NAB may now pass on full cuts

National Australia Bank chief executive Cameron Clyne concedes it will be difficult to hold back part of any future interest rate cuts from borrowers, because the war for deposits that was pushing up costs has eased.

National Australia Bank chief executive Cameron Clyne concedes it will be difficult to hold back part of any future interest rate cuts from borrowers, because the war for deposits that was pushing up costs has eased.

While NAB's troubled British arm remains a drag on the business, the bank underlined the strong position of its Australian operations on Thursday, reporting $2.92 billion in cash earnings in the latest half.

The result, a lift of 3.1 per cent compared with a year ago, was supported by a strong performance in its personal banking arm and NAB's move to bring its mortgage rates closer to those of its rivals.

However, Mr Clyne said NAB would find it "hard" to undertake further "repricing" of its loan book from here on.

Banks blamed their unpopular decisions to only pass on some of last year's cuts in official interest rates on fierce competition for deposits, which pushed up costs.

But Mr Clyne said this competition was easing and this was one reason the bank moved quickly to pass on this week's 0.25 percentage point cut in the cash rate to borrowers.

"There is some moderation in deposit competition but also a moderation in the wholesale funding market, which obviously allowed us to pass that on," he said. "I think it was mainly driven by the funding situation rather than anything else."

Further bank decisions on interest rates would depend on market conditions, he said, but added: "Obviously if markets remain benign, both in deposit competition and wholesale, yes, you can probably look to more interest rate cuts."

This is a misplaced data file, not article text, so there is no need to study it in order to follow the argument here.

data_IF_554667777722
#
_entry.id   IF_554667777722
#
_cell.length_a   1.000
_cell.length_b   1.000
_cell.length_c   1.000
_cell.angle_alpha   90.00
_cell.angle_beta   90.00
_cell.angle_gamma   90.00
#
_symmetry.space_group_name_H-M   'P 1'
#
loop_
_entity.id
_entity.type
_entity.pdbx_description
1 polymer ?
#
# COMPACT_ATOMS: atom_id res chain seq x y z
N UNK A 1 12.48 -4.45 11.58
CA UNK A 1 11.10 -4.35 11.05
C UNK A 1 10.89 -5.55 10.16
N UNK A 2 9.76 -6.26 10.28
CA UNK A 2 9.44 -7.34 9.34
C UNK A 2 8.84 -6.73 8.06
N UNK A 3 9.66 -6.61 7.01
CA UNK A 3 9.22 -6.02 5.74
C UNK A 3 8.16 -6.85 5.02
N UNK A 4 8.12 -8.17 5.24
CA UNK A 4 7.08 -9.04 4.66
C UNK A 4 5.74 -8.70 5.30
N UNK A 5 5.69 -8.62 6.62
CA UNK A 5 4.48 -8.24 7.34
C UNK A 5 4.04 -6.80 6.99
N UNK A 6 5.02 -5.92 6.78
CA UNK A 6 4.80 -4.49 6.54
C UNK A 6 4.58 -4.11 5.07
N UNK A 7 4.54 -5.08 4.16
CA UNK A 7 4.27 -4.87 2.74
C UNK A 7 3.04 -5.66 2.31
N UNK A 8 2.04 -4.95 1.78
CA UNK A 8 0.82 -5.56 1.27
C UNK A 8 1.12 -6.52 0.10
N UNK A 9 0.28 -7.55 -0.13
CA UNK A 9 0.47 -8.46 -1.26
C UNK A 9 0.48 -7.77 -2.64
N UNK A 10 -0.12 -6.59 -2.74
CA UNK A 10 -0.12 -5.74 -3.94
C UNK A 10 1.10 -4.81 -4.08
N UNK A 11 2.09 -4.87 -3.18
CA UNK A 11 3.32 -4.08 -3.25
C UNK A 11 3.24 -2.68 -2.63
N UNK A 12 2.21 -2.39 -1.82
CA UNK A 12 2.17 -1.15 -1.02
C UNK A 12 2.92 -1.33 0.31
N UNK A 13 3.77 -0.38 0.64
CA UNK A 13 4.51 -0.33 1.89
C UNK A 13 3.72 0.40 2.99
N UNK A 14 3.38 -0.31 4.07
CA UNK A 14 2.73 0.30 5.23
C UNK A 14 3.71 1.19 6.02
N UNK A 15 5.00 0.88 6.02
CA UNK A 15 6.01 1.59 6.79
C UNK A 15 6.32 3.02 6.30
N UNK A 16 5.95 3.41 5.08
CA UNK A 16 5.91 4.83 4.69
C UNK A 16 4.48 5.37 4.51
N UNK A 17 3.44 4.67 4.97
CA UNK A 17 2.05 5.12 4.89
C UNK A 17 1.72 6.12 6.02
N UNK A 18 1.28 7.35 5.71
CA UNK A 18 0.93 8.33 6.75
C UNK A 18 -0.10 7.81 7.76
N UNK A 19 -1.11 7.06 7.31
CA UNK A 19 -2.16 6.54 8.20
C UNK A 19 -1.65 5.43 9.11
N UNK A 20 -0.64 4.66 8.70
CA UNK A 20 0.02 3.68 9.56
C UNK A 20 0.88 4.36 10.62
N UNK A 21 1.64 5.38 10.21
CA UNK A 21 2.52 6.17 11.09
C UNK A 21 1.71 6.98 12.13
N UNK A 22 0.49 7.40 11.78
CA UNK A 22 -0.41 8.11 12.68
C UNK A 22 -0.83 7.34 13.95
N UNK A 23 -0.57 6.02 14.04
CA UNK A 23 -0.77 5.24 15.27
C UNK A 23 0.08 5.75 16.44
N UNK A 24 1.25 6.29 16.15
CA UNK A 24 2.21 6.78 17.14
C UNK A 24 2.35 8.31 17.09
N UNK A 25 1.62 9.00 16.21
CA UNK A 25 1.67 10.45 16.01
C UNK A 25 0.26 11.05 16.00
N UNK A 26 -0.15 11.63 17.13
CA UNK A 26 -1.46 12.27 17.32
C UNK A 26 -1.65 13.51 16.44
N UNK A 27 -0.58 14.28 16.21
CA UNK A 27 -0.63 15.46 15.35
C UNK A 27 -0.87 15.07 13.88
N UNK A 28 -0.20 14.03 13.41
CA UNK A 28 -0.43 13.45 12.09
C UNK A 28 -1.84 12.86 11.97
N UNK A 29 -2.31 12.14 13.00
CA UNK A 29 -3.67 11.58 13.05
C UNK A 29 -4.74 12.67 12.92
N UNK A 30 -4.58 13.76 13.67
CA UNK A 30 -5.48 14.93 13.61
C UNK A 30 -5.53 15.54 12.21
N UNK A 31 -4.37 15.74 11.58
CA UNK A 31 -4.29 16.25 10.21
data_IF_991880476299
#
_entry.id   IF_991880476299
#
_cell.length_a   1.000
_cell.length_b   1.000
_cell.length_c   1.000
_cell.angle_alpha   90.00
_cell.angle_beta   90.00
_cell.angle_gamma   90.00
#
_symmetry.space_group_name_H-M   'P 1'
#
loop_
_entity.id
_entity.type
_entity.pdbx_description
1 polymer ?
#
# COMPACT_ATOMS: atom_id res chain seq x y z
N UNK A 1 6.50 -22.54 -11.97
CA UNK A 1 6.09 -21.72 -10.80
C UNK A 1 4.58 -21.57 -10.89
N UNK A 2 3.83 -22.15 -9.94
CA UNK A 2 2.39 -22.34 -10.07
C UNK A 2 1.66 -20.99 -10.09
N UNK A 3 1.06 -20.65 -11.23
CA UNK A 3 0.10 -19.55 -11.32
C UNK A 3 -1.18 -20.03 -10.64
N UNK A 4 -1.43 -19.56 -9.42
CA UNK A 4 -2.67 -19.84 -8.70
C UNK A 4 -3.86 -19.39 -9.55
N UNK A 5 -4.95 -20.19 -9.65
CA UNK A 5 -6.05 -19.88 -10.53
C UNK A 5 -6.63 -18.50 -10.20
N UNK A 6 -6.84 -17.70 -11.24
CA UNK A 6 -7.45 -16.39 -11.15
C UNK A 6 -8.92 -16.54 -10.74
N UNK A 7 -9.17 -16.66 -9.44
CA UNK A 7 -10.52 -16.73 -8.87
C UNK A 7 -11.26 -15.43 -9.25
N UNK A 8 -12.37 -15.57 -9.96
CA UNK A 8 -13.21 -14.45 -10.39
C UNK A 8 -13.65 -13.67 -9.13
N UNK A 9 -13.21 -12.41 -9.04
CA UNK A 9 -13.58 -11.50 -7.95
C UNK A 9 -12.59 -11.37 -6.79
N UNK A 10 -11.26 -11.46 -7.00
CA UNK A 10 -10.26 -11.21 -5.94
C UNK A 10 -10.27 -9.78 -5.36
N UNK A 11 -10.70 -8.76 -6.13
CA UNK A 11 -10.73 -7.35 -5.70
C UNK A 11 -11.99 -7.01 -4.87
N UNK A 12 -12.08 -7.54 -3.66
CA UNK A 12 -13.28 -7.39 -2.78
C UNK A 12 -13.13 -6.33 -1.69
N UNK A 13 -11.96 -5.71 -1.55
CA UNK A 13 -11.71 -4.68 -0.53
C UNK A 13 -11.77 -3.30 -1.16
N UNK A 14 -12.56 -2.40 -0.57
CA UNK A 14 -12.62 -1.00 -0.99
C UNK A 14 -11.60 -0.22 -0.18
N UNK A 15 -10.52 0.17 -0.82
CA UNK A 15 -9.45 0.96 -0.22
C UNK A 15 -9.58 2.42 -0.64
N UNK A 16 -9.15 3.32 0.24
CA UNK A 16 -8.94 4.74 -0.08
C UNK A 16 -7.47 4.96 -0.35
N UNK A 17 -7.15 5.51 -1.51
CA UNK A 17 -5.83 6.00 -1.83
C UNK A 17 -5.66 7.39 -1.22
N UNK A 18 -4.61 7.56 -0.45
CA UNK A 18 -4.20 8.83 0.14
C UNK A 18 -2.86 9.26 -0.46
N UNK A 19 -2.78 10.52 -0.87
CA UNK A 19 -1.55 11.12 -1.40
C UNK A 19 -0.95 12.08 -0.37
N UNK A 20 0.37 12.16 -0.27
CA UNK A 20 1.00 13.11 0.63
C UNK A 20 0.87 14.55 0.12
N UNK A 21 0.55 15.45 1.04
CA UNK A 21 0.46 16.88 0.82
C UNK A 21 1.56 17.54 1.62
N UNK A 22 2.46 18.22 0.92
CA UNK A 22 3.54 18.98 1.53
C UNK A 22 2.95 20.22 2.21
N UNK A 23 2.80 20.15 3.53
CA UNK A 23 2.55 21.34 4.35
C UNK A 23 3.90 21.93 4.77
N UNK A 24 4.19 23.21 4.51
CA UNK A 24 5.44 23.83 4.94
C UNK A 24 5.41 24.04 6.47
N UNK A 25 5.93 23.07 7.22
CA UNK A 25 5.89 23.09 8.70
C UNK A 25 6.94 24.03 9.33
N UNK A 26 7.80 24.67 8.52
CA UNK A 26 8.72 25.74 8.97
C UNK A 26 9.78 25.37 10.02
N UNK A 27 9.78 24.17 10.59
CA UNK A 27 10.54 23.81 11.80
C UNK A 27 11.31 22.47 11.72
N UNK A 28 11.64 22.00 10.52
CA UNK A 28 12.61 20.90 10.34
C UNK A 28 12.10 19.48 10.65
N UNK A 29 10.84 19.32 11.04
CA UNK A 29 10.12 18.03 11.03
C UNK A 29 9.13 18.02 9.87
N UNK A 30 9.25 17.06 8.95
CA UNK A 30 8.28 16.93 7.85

Mr Clyne has presided over the bank's strategy of having the lowest standard variable mortgage rate among the majors.

But Macquarie figures show it has kept 32 of the 150 basis points in official rate cuts since May last year for itself, the highest share of the big banks.

NAB's result caps off a strong round of big bank profits, which are on track to exceed $26 billion this year.

Despite slowing demand for credit, the big four's profits swelled to $13.4 billion in the latest half, driven by cost cutting and falling charges for bad loans.

NAB's result highlighted the mixed environment, with revenue falling 1.6 per cent over the year and the bottom line benefiting from lower bad debt charges.

Its troubled British businesses continued to drag on the group, but showed signs of improvement. While the UK division holding the better assets made a profit, its portfolio of commercial real estate assets posted a $226 million loss.

The managing director of White Funds Management, Angus Gluskie, said the UK division remained a drag on the bank but a fall in impairment charges suggested things were improving.

"It's an indication that things are improving there, but at the same time they are still incurring a net loss," Mr Gluskie said.

Its flagship business bank posted a 1.9 per cent fall in profits to $1.24 billion, with corporate demand for credit remaining weak.

Retail lending had a much stronger half, with profits surging 19.2 per cent compared with a year ago and net interest margins widening significantly. It also expanded its share in the lucrative home loan market from 14.6 per cent to 15.2 per cent, helped by its aggressive pricing strategy.

NAB raised the interim dividend to 93¢, a 3¢ increase. Its shares fell 2 per cent, or 69¢, to $32.68.

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